10 Reasons to quit Street Photography in 2014

10 Reasons to quit Street Photography in 2014


With the advent of the New Year and resolutions being made I thought it useful for those teetering on the edge of the abyss of yea or nay of Street Photography to maybe compound and help them make the decision to quit.

1. My photographs aren’t good enough

Critique and evaluation are all part of development, whether from yourself, or from trusted sources.If the sources keep repeating the same aspect of your photography is in need of improvement, and this is just impossible to accomplish, then you must quit

2. I don’t get likes or +’s

The be all and end all in modern photography is how quickly you can reach the top of the tree in social media. Should you only receive a few likes per day, and heaven forbid none, then it is probably that time in your life to hang up your Nikon strap and pass the torch of creativity to the Instagrammers.

3. My equipment is out of date


The camera maketh the shot. If you read through bio’s of the greats then medium format Hassleblads and  35mm Leicas are the only tool for the job. If you’re not willing or can’t afford to mimic these wonders, then you don’t really have a hope in hell of achieving greatness, and maybe should focus on just taking shots of the family at Christmas

4. I don’t have time

You will find with proper research that the super photographers had it given to them on a plate.They were born, as we say in the UK, ‘with a silver spoon in their mouth’ ; meaning they had the time because their parents were rich and they didn’t have to work for a living. If this isn’t you and you find you haven’t 8-12hrs a day to give to photography, then you shouldn’t even try.

5. I don’t make enough money

The end result of any creative endeavor is to earn dollar at the end of the day. Messing about fulfilling something just for pleasure in a market dominated economy is a pointless task and you would be better off doing some overtime.

6. Everybody is a photographer

Smartphones and digital have broadened the field to such an extent that any Tom, Dick or Harry is capable of taking a photo, and the real essence of art has been lost in the morass of images. For gods sake CNN even use photos from Twitter! This isn’t photography, this is something dirty and unpleasant.If you find you can’t join in, or feel this is below the art then yes it is time to retire as it is only going to get worse.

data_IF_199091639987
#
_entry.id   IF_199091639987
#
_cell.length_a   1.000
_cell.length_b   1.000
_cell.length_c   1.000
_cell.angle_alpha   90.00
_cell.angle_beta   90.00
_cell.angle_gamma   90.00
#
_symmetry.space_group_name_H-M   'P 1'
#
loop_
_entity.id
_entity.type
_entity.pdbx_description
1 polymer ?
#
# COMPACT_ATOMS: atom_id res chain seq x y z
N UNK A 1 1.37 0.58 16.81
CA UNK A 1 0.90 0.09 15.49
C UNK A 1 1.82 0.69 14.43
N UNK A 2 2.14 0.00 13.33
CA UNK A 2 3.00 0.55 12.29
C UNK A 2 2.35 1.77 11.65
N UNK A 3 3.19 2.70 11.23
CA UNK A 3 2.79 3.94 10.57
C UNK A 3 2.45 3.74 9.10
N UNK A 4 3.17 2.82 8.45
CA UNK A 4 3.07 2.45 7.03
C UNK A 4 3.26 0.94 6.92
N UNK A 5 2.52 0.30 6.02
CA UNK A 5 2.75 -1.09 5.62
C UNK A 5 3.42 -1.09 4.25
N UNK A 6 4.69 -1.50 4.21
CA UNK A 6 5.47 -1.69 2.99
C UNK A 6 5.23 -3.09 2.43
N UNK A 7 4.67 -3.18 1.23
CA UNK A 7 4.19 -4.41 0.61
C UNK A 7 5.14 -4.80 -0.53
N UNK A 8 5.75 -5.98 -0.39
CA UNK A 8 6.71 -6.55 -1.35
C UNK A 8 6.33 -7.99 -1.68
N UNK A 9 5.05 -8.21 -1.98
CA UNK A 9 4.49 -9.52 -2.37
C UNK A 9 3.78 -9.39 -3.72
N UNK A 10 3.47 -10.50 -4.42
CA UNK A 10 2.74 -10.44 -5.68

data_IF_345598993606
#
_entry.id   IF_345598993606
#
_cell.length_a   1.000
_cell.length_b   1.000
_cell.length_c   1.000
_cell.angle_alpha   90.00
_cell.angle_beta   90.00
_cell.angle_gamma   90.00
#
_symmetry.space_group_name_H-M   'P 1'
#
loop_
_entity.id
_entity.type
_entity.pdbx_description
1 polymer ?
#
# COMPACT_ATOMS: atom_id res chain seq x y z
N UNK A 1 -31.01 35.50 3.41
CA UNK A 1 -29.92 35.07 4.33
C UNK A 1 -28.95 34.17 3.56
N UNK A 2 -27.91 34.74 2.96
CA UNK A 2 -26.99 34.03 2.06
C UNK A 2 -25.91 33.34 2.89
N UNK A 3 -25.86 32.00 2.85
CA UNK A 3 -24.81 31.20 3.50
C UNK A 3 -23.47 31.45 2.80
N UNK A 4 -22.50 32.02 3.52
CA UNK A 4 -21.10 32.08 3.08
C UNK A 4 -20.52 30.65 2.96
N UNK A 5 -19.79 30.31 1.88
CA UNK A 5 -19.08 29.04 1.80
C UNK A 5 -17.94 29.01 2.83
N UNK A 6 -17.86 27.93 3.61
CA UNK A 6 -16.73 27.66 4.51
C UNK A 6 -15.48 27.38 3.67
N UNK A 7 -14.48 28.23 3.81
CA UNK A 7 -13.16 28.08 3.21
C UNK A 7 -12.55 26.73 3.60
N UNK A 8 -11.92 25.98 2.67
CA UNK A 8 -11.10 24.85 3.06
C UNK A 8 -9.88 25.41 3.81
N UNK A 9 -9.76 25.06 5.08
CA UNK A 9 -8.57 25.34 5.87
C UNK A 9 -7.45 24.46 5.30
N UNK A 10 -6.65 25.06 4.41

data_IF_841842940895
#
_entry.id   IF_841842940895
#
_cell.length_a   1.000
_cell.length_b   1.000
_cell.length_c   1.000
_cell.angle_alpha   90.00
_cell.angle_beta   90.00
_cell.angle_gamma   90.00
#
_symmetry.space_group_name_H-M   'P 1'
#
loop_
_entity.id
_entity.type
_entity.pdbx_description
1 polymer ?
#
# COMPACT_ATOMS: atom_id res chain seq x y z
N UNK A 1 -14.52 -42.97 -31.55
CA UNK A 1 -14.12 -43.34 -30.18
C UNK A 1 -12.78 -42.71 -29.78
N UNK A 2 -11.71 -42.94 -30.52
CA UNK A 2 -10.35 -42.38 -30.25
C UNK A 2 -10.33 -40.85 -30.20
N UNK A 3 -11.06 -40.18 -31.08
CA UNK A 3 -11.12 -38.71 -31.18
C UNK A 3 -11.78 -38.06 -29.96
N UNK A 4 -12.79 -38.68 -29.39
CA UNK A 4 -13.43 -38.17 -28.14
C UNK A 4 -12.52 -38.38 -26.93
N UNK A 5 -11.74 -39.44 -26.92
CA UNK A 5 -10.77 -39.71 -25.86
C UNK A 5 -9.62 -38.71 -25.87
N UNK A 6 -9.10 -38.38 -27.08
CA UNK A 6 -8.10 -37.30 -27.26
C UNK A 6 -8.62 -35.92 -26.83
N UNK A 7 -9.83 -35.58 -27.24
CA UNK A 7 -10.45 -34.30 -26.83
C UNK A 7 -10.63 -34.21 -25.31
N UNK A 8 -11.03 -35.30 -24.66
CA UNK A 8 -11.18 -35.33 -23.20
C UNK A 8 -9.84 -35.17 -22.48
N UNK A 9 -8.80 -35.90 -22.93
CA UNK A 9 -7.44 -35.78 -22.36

7. My personal circumstances have changed (I’ve had a baby)

A change in your life does reveal the true nature of being and yes if you have just had a baby, a divorce, a death and this has thrown your creative centre off too far, it’s time to write a will and pass the equipment down the line – it was only a hobby anyway.

8. My fitness levels are poor

We do struggle, each of us bombarded with selfies and hell I know my gut pokes out where it shouldn’t. That subscription to the gym will make me love myself more than photography ever could. It’s cheap unlike the subscription to these photo journals which I’ll probably throw away anyway. My body is for life!

9. Everybody is shooting in colour and I only shoot black and white


As stated above things have changed so much recently, in a few years! HCB is the rock and foundation of Street Photography and to shoot outside that realm is defacing the art. Them kids in America sure know how to ruin a good thing. I’ve tried shooting in colour myself but it’s not so nostalgic or erotic and I really feel that’s where true Street Photography lies. I won’t change my opinion.

10. Charlie Kirk says I should

charlie kirk

Well respected and maybe a little outspoken but admirable. He has a huge following, knows his stuff and well if he says I shouldn’t be doing Street then he’s probably right.